The UK is one of the most nature-depleted countries in the world, with more than 1 in 7 species facing extinction, according to the WWF. Earlier this year it was announced that from November onwards, all housing and infrastructure developments are set to be ‘nature positive’ in line with the Environment Act. The act aims to halt the decline of all species registered in the UK by 2030. Biodiversity is a key aspect for achieving this aim.
What is Biodiversity Net Gain?
Biodiversity Net Gain is an approach to planning and development that leaves biodiversity in a measurably better state than it was in before the development took place. Measurable improvements are made by creating or enhancing habitats in association with the development. Improvements can be made on or off-site as long as the habitats are being left in a better state than they were prior to the development. On-site biodiversity means the location of where the development is taking place and off-site refers to either land owned away from the development site or units bought from another land manager.
What can Local Authorities and Housing Developments Expect from November Onwards?
As part of the Environment Act, all developments in the Town and Country Planning Act 1990, will be expected to deliver a 10% increase in Biodiversity Net Gain for every development. This means all developments must try to avoid the loss of a habitat and if a habitat is lost, they must be compensated on or off-site. Additionally, by November, Local Authorities will need to be able to assess and determine that all planning applications are legally compliant with the 10% aim for biodiversity. To make these assessments, a clear local plan policy helps provide guidance to ensure the changes are delivered locally.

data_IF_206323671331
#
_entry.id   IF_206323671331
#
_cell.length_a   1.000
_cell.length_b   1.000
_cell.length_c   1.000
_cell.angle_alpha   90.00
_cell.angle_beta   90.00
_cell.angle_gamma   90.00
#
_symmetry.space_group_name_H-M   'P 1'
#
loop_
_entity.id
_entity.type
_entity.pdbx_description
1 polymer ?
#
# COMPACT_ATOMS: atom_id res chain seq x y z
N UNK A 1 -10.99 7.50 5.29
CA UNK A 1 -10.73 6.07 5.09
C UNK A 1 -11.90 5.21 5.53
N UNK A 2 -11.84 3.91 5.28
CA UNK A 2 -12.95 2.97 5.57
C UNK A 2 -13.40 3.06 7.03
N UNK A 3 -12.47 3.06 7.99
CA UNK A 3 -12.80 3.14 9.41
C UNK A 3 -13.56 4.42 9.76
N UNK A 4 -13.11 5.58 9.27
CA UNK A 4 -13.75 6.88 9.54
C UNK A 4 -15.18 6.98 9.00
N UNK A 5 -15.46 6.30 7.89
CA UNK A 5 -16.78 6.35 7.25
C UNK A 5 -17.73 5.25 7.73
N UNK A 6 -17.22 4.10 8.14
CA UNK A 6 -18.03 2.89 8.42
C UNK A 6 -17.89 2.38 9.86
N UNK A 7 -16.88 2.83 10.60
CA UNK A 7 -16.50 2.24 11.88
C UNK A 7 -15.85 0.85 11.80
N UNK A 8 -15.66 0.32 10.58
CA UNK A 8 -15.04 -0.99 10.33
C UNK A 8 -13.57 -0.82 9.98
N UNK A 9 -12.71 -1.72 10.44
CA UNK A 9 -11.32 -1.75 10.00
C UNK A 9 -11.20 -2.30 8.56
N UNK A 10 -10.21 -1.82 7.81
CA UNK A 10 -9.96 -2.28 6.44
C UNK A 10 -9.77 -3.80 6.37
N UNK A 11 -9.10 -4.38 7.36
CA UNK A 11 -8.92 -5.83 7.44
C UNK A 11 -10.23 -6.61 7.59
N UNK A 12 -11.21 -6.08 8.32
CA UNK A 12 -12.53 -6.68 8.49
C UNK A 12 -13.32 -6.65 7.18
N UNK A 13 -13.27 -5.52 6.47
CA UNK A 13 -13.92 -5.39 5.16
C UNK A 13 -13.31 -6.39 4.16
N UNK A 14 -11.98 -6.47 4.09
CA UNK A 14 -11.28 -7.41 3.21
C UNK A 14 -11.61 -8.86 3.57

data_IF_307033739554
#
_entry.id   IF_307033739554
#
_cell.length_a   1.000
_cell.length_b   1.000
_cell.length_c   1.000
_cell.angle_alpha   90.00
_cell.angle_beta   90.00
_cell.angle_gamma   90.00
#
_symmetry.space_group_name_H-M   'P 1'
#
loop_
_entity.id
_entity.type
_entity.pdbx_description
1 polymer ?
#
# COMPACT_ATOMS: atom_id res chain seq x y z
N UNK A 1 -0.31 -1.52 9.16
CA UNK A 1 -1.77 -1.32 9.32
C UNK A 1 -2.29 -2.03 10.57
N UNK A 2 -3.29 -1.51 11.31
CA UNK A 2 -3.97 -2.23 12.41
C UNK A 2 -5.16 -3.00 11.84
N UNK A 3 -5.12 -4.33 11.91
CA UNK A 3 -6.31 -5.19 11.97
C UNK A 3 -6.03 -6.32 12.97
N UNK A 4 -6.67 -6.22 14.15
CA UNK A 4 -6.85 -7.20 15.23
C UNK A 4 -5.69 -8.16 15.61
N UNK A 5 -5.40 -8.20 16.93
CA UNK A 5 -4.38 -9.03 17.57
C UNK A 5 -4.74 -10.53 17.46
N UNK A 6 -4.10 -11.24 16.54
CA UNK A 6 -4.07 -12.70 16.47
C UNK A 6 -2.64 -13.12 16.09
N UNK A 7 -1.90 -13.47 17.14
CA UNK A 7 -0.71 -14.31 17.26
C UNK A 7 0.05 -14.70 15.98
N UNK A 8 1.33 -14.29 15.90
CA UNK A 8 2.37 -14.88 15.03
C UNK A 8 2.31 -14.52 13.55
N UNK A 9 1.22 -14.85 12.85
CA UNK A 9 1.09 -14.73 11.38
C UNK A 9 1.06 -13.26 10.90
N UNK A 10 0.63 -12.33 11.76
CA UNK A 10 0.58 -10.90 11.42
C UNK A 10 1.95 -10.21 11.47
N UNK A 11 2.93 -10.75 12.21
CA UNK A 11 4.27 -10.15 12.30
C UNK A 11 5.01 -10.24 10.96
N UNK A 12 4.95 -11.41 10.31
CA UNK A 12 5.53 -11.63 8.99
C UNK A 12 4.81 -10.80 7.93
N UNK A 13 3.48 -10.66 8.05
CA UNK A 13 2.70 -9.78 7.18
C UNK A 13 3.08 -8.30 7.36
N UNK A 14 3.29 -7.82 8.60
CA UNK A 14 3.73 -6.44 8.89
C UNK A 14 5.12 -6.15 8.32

Builders of smaller sites, spaces defined as under 10 homes where the site is under one hectare, or on plots of 0.5 hectares where the number of homes is not yet known, will have until April 2024. This gives them more time to prepare and apply best practice knowledge from observing activity on bigger development sites where policies are already in place.
Including Biodiversity Net Gain in Local Plans
With the mandatory Biodiversity Net Gain coming into effect, establishing BNG as part of local plan policies gives local authorities an opportunity to test applications of BNG ahead of the legislative session requirements in November. The benefits of locally specified policies allow authorities to set out strategies and considerations they require developers to consider when delivering BNG, ensuring it is carried out to directly benefit locally important habitats.
Additionally, a locally specific policy further helps ensure BNG links with other strategic environmental objectives the local authority has. By planning ahead, developments are considered more to help maintain habitats and provide them in the correct areas where they are needed. It helps to establish BNG is included more in on-site rather than off-site developments and creates a holistic approach to sustainability which encompasses the wider environmental strategic objectives of the council. To help councils implement the plans, the Government has recently announced £16 million of funding for Local Planning Authorities to support the enhancement of biodiversity in the council regions.